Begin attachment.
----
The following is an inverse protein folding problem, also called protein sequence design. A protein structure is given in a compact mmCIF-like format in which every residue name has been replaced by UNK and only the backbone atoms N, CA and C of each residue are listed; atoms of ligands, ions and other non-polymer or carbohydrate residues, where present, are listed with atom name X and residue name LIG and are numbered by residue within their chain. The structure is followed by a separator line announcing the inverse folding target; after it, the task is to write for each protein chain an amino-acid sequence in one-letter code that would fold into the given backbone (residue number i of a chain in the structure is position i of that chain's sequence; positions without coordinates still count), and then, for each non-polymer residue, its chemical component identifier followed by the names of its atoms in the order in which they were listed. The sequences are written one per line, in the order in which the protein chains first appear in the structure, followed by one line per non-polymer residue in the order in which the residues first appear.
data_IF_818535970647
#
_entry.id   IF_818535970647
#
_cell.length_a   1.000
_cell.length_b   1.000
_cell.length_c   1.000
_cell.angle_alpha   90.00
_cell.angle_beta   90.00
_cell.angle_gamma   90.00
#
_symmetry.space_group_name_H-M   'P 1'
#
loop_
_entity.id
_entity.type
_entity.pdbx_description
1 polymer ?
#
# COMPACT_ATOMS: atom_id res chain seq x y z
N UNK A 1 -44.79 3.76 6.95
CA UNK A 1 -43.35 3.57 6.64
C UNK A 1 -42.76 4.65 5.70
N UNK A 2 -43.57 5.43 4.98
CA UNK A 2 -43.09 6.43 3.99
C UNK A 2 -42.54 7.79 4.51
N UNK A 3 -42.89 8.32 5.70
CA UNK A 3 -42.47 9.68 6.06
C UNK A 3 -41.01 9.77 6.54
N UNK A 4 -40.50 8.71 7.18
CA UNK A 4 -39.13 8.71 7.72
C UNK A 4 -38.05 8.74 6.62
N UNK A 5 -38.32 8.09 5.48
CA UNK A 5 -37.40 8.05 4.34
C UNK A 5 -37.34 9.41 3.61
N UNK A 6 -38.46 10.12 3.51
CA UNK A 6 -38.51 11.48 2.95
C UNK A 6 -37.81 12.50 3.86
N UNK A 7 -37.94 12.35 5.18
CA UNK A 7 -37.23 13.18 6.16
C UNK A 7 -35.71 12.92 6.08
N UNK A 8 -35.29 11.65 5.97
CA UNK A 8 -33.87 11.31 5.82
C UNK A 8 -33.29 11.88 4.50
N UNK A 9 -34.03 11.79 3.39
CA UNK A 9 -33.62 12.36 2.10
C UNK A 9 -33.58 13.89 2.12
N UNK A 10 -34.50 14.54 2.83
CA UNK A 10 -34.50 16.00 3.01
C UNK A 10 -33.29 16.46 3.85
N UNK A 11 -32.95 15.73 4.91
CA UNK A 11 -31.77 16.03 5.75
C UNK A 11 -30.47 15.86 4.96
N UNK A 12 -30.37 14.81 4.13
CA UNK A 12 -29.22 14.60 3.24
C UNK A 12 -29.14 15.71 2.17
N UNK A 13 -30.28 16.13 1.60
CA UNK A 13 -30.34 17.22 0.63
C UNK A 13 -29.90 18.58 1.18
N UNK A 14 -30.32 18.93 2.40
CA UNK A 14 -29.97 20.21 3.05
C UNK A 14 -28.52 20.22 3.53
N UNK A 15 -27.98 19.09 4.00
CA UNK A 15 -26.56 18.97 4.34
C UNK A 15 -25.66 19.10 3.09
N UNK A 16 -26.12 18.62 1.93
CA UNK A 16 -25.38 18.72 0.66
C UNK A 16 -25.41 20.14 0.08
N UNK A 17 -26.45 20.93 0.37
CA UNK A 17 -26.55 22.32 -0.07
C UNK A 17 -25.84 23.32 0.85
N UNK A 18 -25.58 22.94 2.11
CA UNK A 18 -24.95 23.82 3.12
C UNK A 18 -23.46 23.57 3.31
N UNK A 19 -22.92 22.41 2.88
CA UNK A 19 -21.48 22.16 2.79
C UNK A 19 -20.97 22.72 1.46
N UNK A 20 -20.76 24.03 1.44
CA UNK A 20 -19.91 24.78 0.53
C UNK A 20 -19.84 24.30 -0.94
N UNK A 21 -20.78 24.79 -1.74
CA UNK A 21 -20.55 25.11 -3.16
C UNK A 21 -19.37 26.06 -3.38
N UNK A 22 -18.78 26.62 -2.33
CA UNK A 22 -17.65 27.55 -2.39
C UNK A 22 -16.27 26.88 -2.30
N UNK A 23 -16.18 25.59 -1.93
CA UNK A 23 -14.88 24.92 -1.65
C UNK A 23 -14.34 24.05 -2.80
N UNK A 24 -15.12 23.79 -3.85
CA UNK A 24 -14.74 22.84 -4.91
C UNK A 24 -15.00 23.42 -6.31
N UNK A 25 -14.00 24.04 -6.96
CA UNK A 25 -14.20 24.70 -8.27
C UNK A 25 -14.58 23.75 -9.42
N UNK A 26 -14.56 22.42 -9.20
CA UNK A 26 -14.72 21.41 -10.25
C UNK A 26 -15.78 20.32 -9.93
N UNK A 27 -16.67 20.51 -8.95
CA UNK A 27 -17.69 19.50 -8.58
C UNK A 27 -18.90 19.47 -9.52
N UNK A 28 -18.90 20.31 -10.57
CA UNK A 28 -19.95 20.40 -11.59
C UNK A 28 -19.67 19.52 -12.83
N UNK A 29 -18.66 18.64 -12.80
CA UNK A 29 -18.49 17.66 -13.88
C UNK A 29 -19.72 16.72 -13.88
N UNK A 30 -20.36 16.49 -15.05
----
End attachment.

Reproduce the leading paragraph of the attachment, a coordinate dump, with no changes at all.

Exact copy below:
The following is an inverse protein folding problem, also called protein sequence design. A protein structure is given in a compact mmCIF-like format in which every residue name has been replaced by UNK and only the backbone atoms N, CA and C of each residue are listed; atoms of ligands, ions and other non-polymer or carbohydrate residues, where present, are listed with atom name X and residue name LIG and are numbered by residue within their chain. The structure is followed by a separator line announcing the inverse folding target; after it, the task is to write for each protein chain an amino-acid sequence in one-letter code that would fold into the given backbone (residue number i of a chain in the structure is position i of that chain's sequence; positions without coordinates still count), and then, for each non-polymer residue, its chemical component identifier followed by the names of its atoms in the order in which they were listed. The sequences are written one per line, in the order in which the protein chains first appear in the structure, followed by one line per non-polymer residue in the order in which the residues first appear.